At a meeting in Tunis on Friday, the “Friends of Syria” — the United States, its Western allies and Arab nations — called on Syria to cease its attacks against Homs and other rebellious cities to allow humanitarian aid into the country, which has seen nearly a year of unrest. They also requested that the United Nations begin to prepare a peacekeeping force to send to Syria, despite the ongoing — indeed, the recent escalation — of violence. Officials also called on other nations to levy sanctions against President Bashar al-Assad and his top aides and pledged millions of dollars in aid in food and medicine.
But whether these threats will have any teeth remains to be seen. The shelling of Homs continued for the 21st straight day as the “Friends of Syria” met in Tunisia. No countries have spoken of using military force against the forces of Assad’s regime or of arming the Free Syrian Army, which is comprised of defectors from the Syrian army, though Republican Senators John McCain and Lindsey Graham have spoken of such. The call for the UN to establish a peacekeeping mission will ultimately require approval by the Security Council, two of whose members, Russia and China, have vetoed an earlier resolution calling for Assad to step down.
Saudi Foreign Minister Prince Saud al-Faisal also said he supports arming the Syrian opposition; however, the Saudi delegation walked out of the meeting in Tunis, declaring that there was “inactivity” among the members of the group. As the New York Times observes, while the Saudi minister “expressed frustration that the world was not doing enough [for Syria] … his own government has brutally repressed domestic dissent.”
In a break with its longtime patron, a leader of Hamas has expressed support for the Syrian opposition. The remarks by Hamas’s prime minister in Gaza, Ismail Haniya, are certainly significant as Assad has previously provided safe haven to leaders of Hamas and helped supply it with both weapons and cash against Israel.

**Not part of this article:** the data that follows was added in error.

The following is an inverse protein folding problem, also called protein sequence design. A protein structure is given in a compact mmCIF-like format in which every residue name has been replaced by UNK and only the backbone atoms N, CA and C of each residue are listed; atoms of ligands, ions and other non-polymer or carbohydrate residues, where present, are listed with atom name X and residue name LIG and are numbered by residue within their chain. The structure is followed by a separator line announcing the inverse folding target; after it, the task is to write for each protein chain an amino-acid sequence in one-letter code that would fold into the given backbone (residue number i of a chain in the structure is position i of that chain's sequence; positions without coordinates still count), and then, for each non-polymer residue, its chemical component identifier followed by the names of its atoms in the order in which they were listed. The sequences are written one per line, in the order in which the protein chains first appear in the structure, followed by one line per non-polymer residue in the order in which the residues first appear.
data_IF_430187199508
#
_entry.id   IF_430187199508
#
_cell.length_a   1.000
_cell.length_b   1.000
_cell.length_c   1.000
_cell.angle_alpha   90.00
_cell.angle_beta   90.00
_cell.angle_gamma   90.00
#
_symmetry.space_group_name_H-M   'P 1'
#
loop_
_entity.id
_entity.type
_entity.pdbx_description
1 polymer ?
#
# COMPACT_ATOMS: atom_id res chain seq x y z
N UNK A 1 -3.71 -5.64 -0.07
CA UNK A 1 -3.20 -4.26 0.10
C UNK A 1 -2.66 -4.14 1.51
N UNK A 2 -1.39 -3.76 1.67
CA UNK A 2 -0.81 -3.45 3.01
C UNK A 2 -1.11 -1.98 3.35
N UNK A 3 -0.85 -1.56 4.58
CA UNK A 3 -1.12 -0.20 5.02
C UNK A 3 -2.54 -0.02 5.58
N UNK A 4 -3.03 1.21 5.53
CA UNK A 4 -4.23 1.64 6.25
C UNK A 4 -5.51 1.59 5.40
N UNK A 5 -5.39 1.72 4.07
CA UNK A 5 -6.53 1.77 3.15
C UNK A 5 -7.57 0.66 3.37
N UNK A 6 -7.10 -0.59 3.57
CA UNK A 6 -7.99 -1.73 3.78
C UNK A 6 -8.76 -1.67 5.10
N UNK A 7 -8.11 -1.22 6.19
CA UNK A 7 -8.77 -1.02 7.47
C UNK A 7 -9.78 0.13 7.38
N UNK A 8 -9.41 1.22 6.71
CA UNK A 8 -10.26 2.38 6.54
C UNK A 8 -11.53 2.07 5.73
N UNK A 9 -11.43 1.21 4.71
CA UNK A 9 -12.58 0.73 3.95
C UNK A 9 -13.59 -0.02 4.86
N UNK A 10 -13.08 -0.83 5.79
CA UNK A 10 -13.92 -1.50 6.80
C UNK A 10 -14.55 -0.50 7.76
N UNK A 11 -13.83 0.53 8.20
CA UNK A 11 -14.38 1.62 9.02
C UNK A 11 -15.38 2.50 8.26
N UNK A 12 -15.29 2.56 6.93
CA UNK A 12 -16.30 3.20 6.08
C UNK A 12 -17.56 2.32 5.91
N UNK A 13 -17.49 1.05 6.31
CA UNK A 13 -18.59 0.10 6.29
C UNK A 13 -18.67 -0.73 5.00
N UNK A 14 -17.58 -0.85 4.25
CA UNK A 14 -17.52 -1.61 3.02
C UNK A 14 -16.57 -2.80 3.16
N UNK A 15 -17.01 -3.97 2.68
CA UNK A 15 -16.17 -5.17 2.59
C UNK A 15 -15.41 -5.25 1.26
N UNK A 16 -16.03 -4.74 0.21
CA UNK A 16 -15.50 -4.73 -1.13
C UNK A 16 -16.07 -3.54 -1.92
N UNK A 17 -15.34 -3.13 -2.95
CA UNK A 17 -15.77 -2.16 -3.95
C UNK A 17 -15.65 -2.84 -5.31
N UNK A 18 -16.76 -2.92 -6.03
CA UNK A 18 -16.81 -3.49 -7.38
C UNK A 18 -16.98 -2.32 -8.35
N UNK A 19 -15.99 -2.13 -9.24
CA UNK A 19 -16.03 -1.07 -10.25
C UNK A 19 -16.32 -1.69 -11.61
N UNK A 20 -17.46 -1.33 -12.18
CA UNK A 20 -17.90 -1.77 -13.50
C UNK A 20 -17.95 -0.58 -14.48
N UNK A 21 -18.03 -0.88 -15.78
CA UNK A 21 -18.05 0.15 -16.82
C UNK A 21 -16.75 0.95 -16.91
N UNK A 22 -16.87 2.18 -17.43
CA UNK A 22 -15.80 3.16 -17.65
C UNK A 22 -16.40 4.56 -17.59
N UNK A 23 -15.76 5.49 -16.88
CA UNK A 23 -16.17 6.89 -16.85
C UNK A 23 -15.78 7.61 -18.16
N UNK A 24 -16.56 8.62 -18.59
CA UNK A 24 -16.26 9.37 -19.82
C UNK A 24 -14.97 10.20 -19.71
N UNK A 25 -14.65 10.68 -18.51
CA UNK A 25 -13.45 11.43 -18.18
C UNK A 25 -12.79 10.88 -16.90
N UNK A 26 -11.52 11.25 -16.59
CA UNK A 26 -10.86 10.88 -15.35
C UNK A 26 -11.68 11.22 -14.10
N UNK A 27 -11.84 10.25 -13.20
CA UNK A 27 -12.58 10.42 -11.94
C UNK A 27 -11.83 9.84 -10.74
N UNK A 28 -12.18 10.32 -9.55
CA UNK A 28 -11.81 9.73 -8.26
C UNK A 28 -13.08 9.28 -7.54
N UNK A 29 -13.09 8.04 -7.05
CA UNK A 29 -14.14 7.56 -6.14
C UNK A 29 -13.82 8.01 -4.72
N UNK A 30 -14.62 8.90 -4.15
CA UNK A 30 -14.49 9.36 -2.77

No Relief For Homs
The International Committee of the Red Cross did report on Friday that a small group of people from the Bab Amr neighborhood of Homs had been evacuated to a hospital in another part of the city. Shelling resumed soon after they left. Two Western journalists, Edith Bouvier and Paul Conroy, who were wounded in an attack on Wednesday, were not among those evacuees; Bouvier was seriously wounded with a double fracture in one leg and is in urgent need of medical care that doctors in Bab Amr cannot provide. Update, 10:00 pm EST: The two wounded journalists have been evacuated out of Homs by the Red Cross, as have the bodies of Marie Colvin and Rémi Ochlak, who were killed on Wednesday.
At least 70 people were killed on Friday throughout Syria, according to activists. In the capital of Damascus, “hundreds” of plainclothes security forces were present throughout the main streets and squares and government buildings, in order to thwart protests of the size held a week ago.
On Friday, President Barack Obama said that “We are going to continue to keep the pressure up and look for every tool available to prevent the slaughter of innocents in Syria.” But as one resident of Bab Amr told the Guardian:
“Nothing has changed it is the same situation, the same siege. They keep killing and nobody cares about our lives. We feel a lot of anger.
“Is there any real action from the world? We don’t want statements. He [President Bashar al-Assad] will never stop. He will keep killing. We want them to protect our families, our children, our women. To provide food, to provide medicine. To remove this dictatorship from our head.”
The Bab Amr resident emphasized that civilians seek protection “of any kind.”
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Map of neighborhoods in Homs from Wikimedia Commons